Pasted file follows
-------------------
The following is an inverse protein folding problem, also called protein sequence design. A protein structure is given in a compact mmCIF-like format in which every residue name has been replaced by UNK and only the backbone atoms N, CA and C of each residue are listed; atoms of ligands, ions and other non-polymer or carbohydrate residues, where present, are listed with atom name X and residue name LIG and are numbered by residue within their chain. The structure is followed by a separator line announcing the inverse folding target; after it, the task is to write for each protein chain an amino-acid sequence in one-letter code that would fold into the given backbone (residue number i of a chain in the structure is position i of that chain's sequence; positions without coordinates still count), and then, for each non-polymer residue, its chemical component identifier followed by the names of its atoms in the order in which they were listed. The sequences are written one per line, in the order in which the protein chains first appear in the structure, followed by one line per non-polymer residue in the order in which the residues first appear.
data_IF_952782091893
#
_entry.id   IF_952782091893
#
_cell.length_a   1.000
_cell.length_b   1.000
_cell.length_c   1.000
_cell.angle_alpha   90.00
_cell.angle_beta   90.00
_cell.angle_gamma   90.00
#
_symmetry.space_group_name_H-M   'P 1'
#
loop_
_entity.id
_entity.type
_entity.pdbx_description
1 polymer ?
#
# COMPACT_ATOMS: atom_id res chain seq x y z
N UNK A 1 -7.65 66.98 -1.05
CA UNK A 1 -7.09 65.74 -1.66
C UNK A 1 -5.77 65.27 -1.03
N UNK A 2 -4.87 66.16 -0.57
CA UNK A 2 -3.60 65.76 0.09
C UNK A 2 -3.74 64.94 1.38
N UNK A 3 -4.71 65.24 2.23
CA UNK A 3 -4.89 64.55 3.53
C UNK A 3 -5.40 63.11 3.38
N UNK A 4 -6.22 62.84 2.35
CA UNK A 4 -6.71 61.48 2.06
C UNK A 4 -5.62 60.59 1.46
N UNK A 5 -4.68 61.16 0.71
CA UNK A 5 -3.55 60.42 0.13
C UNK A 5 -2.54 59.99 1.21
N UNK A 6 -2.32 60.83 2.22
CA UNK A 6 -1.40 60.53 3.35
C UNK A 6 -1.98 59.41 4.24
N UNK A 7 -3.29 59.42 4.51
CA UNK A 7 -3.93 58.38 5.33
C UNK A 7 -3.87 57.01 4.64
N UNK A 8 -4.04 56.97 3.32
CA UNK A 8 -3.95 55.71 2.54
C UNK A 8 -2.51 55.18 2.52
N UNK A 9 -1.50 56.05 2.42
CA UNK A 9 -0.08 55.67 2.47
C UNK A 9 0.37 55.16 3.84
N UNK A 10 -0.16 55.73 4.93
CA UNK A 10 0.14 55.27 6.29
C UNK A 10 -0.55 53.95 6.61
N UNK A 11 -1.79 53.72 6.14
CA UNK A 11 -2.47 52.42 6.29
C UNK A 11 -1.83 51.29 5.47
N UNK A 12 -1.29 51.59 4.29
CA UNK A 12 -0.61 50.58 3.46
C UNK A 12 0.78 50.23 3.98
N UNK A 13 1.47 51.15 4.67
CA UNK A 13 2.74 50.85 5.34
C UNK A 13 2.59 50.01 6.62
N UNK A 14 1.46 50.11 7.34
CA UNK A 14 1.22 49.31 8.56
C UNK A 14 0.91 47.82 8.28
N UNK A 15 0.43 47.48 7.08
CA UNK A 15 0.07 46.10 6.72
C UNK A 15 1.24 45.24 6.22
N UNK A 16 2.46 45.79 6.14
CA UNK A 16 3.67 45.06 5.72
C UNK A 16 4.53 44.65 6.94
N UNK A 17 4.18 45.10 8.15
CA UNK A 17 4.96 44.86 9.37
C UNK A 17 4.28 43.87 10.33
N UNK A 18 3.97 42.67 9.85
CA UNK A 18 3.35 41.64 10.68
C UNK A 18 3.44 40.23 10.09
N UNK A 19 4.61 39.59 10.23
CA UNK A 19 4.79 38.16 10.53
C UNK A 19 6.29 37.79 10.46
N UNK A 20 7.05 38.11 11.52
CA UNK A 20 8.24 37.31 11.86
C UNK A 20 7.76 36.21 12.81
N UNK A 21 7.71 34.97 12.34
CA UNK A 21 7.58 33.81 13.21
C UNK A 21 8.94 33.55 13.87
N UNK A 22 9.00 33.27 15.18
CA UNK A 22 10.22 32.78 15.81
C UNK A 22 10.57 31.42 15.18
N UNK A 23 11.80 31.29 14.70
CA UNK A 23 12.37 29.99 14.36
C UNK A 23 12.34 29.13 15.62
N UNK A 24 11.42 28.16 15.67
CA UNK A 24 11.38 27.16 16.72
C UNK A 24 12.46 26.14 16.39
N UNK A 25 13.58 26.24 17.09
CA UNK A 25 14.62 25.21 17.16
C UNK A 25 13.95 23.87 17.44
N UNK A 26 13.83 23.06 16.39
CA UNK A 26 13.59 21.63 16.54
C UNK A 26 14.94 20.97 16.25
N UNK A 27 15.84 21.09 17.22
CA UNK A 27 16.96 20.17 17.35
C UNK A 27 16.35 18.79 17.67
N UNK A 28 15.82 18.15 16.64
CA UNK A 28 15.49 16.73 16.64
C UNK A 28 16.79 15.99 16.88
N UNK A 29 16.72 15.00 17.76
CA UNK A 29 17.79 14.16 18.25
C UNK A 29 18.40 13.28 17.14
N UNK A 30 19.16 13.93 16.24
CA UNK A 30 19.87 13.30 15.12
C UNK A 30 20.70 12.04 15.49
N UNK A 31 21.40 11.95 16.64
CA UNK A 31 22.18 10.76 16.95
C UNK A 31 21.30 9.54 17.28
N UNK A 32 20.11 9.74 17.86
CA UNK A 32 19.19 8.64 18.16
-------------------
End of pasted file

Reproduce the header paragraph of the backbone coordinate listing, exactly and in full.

The following is an inverse protein folding problem, also called protein sequence design. A protein structure is given in a compact mmCIF-like format in which every residue name has been replaced by UNK and only the backbone atoms N, CA and C of each residue are listed; atoms of ligands, ions and other non-polymer or carbohydrate residues, where present, are listed with atom name X and residue name LIG and are numbered by residue within their chain. The structure is followed by a separator line announcing the inverse folding target; after it, the task is to write for each protein chain an amino-acid sequence in one-letter code that would fold into the given backbone (residue number i of a chain in the structure is position i of that chain's sequence; positions without coordinates still count), and then, for each non-polymer residue, its chemical component identifier followed by the names of its atoms in the order in which they were listed. The sequences are written one per line, in the order in which the protein chains first appear in the structure, followed by one line per non-polymer residue in the order in which the residues first appear.